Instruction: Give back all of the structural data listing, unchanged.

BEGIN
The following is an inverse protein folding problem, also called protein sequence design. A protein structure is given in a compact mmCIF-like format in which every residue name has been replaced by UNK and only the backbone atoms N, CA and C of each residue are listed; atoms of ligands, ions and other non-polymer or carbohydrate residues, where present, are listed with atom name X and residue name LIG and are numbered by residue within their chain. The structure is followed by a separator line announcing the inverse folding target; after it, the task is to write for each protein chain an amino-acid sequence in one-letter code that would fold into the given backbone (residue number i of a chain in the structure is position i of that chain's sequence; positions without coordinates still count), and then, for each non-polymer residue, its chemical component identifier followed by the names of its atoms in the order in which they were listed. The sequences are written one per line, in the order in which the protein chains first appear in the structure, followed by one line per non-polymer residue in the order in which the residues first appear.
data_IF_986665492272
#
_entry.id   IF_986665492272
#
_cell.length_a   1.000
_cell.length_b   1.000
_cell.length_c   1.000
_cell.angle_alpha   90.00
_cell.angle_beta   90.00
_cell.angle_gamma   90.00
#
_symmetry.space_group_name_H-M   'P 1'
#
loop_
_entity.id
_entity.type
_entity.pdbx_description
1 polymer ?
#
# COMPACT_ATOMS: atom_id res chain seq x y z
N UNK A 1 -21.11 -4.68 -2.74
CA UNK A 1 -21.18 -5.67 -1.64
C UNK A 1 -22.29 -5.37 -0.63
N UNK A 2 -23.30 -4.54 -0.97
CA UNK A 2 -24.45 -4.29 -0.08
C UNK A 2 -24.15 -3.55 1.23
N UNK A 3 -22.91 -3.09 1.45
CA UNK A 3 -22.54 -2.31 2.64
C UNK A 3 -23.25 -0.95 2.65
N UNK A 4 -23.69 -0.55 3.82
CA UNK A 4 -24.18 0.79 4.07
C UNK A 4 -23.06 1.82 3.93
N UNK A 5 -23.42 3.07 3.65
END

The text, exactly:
The following is an inverse protein folding problem, also called protein sequence design. A protein structure is given in a compact mmCIF-like format in which every residue name has been replaced by UNK and only the backbone atoms N, CA and C of each residue are listed; atoms of ligands, ions and other non-polymer or carbohydrate residues, where present, are listed with atom name X and residue name LIG and are numbered by residue within their chain. The structure is followed by a separator line announcing the inverse folding target; after it, the task is to write for each protein chain an amino-acid sequence in one-letter code that would fold into the given backbone (residue number i of a chain in the structure is position i of that chain's sequence; positions without coordinates still count), and then, for each non-polymer residue, its chemical component identifier followed by the names of its atoms in the order in which they were listed. The sequences are written one per line, in the order in which the protein chains first appear in the structure, followed by one line per non-polymer residue in the order in which the residues first appear.
data_IF_986665492272
#
_entry.id   IF_986665492272
#
_cell.length_a   1.000
_cell.length_b   1.000
_cell.length_c   1.000
_cell.angle_alpha   90.00
_cell.angle_beta   90.00
_cell.angle_gamma   90.00
#
_symmetry.space_group_name_H-M   'P 1'
#
loop_
_entity.id
_entity.type
_entity.pdbx_description
1 polymer ?
#
# COMPACT_ATOMS: atom_id res chain seq x y z
N UNK A 1 -21.11 -4.68 -2.74
CA UNK A 1 -21.18 -5.67 -1.64
C UNK A 1 -22.29 -5.37 -0.63
N UNK A 2 -23.30 -4.54 -0.97
CA UNK A 2 -24.45 -4.29 -0.08
C UNK A 2 -24.15 -3.55 1.23
N UNK A 3 -22.91 -3.09 1.45
CA UNK A 3 -22.54 -2.31 2.64
C UNK A 3 -23.25 -0.95 2.65
N UNK A 4 -23.69 -0.55 3.82
CA UNK A 4 -24.18 0.79 4.07
C UNK A 4 -23.06 1.82 3.93
N UNK A 5 -23.42 3.07 3.65